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What the Passenger Wants to Know

1st April 1949, Page 13
1st April 1949
Page 13
Page 13, 1st April 1949 — What the Passenger Wants to Know
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Which of the following most accurately describes the problem?

READ with much interest the article "Where Do We I Go From 1-tere ? " in "The Commercial Motor" dated March 11, and I bope that this article will exercise good influence upon those responsible for destination indicators and route numbers To my mind, the basic requirements are: (a) That the destination should be shown in bold, clear type; (b) that, say, two points en route might be indicated; (c) a route number is helpful but is best displayed away from the main blind.

There seems also to be a need for a standard type of lettering. In some of that shown in your illustrations, the letters are too thick and there is obviously too much wording in the space available. When a vehicle is travelling, a mass of wording becomes blurred and unintelligible 145 the observer.

A surprising number of strangers travel on buses wherever they are available, and it is for their benefit that some stopping places en route should be shown. Ti give additional information from tilne to time, there seems to me to be nothing better than boards clipped to the front and sides of the vehicles, to carry such information as " To and From the Football Ground," or whatever the occasion demands.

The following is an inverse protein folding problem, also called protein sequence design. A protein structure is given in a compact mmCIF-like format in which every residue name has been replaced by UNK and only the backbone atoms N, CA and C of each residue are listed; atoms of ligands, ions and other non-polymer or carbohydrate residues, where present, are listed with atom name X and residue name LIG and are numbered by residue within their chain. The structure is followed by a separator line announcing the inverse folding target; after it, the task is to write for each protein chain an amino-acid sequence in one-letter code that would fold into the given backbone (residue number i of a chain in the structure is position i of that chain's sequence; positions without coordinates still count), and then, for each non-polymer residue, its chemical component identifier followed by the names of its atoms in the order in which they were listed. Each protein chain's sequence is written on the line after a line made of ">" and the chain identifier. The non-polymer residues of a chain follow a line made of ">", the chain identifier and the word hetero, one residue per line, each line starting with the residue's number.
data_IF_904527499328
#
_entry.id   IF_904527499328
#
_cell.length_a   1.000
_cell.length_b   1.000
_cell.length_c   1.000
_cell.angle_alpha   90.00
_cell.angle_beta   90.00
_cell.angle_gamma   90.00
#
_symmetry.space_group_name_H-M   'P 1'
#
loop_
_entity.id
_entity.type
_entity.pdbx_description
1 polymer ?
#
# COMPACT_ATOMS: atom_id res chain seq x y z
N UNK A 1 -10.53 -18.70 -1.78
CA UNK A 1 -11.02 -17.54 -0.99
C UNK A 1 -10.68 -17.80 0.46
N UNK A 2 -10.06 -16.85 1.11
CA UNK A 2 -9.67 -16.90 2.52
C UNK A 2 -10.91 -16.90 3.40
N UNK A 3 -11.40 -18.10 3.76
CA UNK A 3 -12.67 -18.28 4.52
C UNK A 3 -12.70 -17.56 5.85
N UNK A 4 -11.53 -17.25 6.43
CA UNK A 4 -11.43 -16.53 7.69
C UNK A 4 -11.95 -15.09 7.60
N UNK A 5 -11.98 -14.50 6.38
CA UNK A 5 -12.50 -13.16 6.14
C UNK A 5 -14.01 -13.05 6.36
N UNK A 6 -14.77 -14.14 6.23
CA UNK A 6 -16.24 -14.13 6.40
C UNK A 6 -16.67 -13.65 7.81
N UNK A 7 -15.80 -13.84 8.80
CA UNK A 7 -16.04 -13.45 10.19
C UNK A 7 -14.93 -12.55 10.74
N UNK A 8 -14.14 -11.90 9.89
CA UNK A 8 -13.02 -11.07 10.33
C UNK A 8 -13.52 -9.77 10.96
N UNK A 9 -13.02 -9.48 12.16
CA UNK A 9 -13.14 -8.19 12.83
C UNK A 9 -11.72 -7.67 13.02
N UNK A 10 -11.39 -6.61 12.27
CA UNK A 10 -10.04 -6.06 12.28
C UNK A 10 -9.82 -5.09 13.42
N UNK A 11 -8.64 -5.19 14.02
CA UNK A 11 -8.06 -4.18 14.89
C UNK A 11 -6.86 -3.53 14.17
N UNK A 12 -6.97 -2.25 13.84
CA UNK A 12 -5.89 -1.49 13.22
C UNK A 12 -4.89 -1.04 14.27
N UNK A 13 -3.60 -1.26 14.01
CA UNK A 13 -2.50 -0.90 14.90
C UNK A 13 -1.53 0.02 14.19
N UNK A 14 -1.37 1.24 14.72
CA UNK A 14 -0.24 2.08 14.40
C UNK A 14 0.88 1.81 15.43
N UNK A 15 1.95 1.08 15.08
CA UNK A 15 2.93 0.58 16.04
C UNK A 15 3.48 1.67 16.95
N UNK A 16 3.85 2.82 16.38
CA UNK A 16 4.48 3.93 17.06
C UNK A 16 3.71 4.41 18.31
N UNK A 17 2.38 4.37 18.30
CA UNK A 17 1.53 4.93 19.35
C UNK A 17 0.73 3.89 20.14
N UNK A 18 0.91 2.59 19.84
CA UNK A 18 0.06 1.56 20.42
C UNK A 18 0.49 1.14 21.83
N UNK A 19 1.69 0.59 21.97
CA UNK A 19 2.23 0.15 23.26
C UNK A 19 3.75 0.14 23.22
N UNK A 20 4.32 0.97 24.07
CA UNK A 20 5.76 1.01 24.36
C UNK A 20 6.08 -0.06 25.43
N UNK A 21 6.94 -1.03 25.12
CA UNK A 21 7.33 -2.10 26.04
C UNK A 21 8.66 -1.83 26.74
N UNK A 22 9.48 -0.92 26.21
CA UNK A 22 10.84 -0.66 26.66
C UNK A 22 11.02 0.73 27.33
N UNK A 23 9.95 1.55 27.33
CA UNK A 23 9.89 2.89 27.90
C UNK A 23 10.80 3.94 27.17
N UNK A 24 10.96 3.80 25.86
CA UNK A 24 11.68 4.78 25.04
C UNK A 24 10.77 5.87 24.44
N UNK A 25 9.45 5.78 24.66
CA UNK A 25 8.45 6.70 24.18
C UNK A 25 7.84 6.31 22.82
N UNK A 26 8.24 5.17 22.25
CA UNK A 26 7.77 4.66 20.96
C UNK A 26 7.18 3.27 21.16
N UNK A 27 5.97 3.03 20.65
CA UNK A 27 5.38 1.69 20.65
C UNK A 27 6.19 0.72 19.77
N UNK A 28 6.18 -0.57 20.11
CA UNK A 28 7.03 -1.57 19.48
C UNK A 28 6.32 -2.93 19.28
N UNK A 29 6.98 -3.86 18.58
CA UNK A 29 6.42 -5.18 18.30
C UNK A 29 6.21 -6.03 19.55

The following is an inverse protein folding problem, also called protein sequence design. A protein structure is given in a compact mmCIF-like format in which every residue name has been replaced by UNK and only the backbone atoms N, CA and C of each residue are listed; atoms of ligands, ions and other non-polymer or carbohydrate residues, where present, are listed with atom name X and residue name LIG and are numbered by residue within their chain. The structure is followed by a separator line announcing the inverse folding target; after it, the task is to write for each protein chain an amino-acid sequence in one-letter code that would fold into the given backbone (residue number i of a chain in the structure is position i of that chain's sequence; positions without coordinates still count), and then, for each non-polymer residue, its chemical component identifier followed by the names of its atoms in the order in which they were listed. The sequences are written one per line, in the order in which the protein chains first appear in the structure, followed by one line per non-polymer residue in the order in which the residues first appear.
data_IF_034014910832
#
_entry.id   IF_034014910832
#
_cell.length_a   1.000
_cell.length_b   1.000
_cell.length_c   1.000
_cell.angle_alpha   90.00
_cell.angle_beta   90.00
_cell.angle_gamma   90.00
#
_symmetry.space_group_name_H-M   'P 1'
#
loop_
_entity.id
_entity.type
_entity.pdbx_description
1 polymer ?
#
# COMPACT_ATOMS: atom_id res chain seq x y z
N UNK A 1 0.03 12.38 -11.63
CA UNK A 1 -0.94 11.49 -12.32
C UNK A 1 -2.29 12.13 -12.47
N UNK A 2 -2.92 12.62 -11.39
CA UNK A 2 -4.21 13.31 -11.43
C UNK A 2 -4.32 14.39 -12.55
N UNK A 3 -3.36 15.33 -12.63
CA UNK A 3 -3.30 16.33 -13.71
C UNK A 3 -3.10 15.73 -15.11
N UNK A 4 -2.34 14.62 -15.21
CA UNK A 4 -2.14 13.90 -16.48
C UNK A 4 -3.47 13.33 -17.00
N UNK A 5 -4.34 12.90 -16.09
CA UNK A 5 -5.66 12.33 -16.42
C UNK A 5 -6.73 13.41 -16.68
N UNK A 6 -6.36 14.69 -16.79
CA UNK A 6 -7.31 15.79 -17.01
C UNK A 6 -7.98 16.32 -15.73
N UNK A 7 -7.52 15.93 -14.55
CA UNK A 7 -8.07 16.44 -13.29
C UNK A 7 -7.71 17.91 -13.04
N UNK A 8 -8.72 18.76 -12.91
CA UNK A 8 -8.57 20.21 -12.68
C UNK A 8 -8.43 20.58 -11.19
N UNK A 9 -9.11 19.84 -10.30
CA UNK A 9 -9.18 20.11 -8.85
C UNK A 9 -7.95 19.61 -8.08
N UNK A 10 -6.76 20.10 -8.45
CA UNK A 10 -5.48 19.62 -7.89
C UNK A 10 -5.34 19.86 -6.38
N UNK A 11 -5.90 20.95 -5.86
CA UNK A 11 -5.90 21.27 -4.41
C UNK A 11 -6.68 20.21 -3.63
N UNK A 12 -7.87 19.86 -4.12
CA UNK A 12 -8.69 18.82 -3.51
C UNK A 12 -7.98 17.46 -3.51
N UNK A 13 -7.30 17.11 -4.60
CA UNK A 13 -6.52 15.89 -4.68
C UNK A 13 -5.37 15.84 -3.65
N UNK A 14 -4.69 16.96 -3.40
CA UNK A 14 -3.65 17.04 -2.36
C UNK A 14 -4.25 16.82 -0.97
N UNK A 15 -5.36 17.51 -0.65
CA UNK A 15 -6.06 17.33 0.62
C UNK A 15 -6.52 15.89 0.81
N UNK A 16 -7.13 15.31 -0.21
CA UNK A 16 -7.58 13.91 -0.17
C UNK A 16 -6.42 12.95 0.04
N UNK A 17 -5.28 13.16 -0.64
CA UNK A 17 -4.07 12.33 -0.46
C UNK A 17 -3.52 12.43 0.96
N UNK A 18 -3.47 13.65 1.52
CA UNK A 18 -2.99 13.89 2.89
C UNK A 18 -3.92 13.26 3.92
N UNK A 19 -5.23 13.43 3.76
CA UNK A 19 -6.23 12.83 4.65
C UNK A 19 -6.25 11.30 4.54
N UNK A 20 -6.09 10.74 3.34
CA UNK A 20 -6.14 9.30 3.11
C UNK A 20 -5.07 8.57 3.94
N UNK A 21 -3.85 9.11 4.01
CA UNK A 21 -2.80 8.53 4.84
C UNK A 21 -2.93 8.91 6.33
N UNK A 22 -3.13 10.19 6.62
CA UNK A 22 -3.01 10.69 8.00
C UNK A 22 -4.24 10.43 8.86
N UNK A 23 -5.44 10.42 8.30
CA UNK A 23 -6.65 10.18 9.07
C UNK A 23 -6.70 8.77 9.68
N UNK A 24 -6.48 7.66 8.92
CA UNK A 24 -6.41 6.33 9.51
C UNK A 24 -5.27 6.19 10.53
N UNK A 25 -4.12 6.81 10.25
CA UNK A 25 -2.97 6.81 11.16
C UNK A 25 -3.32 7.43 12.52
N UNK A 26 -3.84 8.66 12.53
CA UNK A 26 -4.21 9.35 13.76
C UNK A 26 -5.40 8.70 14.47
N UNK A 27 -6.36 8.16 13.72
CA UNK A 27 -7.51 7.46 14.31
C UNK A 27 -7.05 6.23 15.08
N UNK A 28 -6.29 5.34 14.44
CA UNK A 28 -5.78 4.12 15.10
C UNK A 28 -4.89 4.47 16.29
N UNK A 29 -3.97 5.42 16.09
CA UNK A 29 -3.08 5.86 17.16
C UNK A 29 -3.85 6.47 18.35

I do not think that London's buses lead the world, but I believe that for a long time they have embodied excellent ideas for presenting route information. There are others, such as those of Midland "Red," which are as good in this respect.

There seems to me to have been little advancement on this point in the past 30 years. The blinds now used are, perhaps, better than the boards formerly employed, but I am sure that the old London General Omnibus Co., Ltd. was as near as possible to ideal presentation. The route numbers were boldly displayed at the front, back and sides, the destination was boldly shown at each end, and until 1919, also at the sides, special information was given by boards clipped on to the sides. The fareboard which used to be carried inside each bus was a great convenience, and the present tendency to omit

it is, in my view, a mistake. A. J. PARRIS. Bletchiey.

SOME LESSONS FROM NEW ZEALAND I N New Zealand, the majority of the passenger and goods-carrying vehicles is Government-owned, but those in other hands have also to be checked and passed as fit for service by Government inspectors.

Most, but by no means all, of the main roads are tarsealed. That is to say, metalled, tar-sprayed and then covered with small chippings. Alt side roads are loose, corrugated and inches deep in dust. They are apt to slide and subside.

In direct contradiction to the wellbeing of the roads, the 6overnment, when assessing the loads for goodscarrying vehicles, allows an increase of 25 per cent. on the gross weights permitted by the makers. Alarm has recently been expressed at the deterioration of the